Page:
Ray tracing is a rendering technique that can realistically simulate the lighting of a scene and its objects by rendering physically accurate reflections, refractions, shadows, and indirect lighting. Ray tracing generates computer graphics images by tracing the path of light from the view camera (which determines your view into the scene), through the 2D viewing plane (pixel plane), out into the 3D scene, and back to the light sources. As it traverses the scene, the light may reflect from one object to another (causing reflections), be blocked by objects (causing shadows), or pass through transparent or semi-transparent objects (causing refractions). All of these interactions are combined to produce the final color and illumination of a pixel that is then displayed on the screen. This reverse tracing process of eye/camera to light source is chosen because it is far more efficient than tracing all light rays emitted from light sources in multiple directions.

Another way to think of ray tracing is to look around you, right now. The objects you’re seeing are illuminated by beams of light. Now turn that around and follow the path of those beams backwards from your eye to the objects that light interacts with. That’s ray tracing.

The primary application of ray tracing is in computer graphics, both non-real-time (film and television) and real-time (video games). Other applications include those in architecture, engineering, and lighting design.

The following section introduces rendering and ray tracing basics along with commonly used terminology.

Figure 1: Ray Tracing Basics

Ray Tracing Fundamentals

  • Ray casting is the process in a ray tracing algorithm that shoots one or more rays from the camera (eye position) through each pixel in an image plane, and then tests to see if the rays intersect any primitives (triangles) in the scene. If a ray passing through a pixel and out into the 3D scene hits a primitive, then the distance along the ray from the origin (camera or eye point) to the primitive is determined, and the color data from the primitive contributes to the final color of the pixel. The ray may also bounce and hit other objects and pick up color and lighting information from them.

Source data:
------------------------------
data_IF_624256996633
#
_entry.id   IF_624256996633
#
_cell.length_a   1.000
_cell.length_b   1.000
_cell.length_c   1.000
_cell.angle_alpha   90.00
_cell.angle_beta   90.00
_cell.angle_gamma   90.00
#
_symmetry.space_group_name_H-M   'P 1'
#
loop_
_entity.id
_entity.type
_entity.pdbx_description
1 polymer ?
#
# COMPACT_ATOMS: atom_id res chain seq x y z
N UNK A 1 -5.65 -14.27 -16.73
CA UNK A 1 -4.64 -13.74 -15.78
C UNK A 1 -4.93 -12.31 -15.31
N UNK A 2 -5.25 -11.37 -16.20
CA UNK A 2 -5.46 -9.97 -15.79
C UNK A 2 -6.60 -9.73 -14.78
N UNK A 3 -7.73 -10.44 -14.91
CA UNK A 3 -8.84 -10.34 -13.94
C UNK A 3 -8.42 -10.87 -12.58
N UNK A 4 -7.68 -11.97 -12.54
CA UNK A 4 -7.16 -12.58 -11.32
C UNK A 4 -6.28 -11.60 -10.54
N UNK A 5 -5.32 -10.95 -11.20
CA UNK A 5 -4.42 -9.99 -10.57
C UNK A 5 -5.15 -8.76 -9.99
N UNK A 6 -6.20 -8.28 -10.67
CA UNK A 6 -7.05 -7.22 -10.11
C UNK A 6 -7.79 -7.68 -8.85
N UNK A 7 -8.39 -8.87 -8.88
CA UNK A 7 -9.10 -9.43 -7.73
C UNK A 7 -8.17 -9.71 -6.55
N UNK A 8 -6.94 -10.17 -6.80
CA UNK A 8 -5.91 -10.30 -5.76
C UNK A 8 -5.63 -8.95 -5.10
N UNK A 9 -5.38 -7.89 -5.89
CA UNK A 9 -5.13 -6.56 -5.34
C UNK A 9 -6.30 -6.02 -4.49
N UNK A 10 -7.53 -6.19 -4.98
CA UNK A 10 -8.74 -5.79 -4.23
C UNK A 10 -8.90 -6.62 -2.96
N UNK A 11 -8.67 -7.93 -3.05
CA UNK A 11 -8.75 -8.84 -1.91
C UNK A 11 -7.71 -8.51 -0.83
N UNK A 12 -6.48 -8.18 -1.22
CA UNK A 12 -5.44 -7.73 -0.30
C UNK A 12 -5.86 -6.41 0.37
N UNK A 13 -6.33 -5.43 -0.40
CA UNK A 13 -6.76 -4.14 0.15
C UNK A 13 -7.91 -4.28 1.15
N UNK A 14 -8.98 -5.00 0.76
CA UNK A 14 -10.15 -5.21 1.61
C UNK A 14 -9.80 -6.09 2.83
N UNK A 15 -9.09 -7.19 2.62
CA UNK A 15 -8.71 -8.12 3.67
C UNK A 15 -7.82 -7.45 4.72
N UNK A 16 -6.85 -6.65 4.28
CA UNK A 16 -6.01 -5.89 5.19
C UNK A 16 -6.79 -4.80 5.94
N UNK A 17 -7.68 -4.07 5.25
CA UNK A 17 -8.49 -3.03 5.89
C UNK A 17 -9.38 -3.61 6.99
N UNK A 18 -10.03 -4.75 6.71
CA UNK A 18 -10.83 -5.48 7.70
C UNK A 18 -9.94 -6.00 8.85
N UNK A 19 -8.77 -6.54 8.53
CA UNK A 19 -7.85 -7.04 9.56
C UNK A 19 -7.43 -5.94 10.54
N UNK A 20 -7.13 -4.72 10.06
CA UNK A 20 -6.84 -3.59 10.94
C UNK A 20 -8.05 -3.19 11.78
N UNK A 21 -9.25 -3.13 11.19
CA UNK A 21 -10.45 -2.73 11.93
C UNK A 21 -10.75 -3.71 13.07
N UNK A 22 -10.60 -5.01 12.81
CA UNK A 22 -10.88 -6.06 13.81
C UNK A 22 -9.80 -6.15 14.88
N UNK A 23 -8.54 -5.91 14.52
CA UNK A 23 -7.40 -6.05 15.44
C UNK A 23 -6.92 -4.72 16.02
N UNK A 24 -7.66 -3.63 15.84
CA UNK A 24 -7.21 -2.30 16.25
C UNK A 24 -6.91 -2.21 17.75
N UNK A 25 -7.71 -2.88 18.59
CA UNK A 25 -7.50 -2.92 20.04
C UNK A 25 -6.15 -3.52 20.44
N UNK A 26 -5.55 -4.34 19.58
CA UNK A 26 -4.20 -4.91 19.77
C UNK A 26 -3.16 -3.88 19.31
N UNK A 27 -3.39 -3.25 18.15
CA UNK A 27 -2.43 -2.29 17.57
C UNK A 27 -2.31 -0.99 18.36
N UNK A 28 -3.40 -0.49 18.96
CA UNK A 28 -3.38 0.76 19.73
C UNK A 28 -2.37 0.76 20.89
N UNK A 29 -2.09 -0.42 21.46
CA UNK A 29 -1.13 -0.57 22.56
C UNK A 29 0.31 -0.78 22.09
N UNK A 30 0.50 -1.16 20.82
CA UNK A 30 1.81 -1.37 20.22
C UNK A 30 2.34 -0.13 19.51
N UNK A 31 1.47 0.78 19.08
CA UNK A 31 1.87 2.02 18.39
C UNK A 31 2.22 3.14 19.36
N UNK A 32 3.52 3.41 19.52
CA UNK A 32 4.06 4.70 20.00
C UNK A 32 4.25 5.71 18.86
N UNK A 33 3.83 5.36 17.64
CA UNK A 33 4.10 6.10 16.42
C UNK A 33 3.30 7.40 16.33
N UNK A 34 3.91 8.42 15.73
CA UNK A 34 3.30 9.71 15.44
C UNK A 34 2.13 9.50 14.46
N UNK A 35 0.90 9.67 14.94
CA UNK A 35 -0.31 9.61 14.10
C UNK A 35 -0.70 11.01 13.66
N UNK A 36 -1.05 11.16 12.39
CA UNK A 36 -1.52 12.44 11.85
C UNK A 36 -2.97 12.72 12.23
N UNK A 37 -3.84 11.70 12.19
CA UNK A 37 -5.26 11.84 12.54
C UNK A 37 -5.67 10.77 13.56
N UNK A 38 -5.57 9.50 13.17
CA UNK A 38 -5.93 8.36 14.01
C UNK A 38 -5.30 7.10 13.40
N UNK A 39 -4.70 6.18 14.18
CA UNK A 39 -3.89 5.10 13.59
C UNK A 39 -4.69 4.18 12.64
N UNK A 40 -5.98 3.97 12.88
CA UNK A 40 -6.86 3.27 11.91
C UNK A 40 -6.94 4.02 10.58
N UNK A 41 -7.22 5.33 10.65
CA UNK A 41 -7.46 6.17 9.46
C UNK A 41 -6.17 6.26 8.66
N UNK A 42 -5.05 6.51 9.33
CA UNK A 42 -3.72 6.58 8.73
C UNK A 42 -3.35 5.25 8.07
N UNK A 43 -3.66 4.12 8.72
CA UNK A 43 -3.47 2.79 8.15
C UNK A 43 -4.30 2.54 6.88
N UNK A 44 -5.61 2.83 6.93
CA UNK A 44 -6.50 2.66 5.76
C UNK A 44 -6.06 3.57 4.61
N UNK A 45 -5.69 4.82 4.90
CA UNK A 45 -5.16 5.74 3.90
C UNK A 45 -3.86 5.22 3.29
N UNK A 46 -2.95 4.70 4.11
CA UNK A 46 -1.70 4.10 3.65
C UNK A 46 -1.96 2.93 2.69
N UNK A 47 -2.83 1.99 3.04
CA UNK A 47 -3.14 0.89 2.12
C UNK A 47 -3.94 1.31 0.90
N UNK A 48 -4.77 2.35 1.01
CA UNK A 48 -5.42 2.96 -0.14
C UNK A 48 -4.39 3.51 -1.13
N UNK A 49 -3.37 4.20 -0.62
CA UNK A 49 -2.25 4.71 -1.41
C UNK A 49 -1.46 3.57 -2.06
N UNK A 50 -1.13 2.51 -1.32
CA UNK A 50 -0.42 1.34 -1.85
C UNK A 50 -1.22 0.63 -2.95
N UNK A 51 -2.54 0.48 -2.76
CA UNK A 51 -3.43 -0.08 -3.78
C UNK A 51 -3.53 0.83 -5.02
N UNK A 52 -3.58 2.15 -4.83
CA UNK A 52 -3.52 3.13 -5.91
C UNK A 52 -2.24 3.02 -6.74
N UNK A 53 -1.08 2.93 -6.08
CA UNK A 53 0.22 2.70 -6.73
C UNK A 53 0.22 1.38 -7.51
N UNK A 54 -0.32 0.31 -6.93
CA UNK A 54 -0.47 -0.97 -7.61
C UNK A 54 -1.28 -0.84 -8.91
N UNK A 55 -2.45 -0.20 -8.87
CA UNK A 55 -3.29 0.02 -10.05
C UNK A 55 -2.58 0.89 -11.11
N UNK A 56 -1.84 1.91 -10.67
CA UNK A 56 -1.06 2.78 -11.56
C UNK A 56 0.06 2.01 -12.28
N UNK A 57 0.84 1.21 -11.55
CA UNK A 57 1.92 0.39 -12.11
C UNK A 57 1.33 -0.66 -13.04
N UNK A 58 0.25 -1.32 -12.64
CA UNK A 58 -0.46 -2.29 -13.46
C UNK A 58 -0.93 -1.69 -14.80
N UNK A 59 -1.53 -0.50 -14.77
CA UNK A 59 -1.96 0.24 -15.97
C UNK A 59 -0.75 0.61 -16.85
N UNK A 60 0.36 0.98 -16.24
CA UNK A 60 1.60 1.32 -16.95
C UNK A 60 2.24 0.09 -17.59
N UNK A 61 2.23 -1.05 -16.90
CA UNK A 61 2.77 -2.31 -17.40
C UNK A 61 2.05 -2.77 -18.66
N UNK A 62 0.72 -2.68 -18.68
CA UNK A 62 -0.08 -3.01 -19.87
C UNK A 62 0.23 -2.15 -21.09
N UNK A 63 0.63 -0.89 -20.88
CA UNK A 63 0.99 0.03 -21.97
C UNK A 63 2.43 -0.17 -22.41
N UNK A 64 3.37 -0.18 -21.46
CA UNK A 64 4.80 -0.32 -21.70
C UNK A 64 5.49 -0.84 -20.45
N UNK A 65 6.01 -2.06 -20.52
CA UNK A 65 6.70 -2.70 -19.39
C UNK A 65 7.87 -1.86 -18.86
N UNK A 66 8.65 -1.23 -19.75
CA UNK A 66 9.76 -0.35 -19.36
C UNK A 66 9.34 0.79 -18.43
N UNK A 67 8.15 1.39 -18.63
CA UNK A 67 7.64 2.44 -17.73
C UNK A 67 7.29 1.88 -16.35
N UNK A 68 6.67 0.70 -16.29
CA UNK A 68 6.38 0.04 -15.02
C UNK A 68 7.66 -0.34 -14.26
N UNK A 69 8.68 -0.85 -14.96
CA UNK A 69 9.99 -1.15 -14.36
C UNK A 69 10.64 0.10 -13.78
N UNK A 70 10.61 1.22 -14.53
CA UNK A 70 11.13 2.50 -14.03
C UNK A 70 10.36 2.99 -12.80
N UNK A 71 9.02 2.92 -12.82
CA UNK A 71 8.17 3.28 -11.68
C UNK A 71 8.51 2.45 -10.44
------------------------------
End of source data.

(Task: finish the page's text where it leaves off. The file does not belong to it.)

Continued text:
• Path Tracing is a more intensive form of ray tracing that traces hundreds or thousands of rays through each pixel and follows the rays through numerous bounces off or through objects before reaching the light source in order to collect color and lighting information.
  • Bounding Volume Hierarchy (BVH) is a popular ray tracing acceleration technique that uses a tree-based “acceleration structure” that contains multiple hierarchically-arranged bounding boxes (bounding volumes) that encompass or surround different amounts of scene geometry or primitives. Testing each ray against every primitive intersection in the scene is inefficient and computationally expensive, and BVH is one of many techniques and optimizations that can be used to accelerate it. The BVH can be organized in different types of tree structures and each ray only needs to be tested against the BVH using a depth-first tree traversal process instead of against every primitive in the scene. Prior to rendering a scene for the first time, a BVH structure must be created (called BVH building) from source geometry. The next frame will require either a new BVH build operation or a BVH refitting based on scene changes.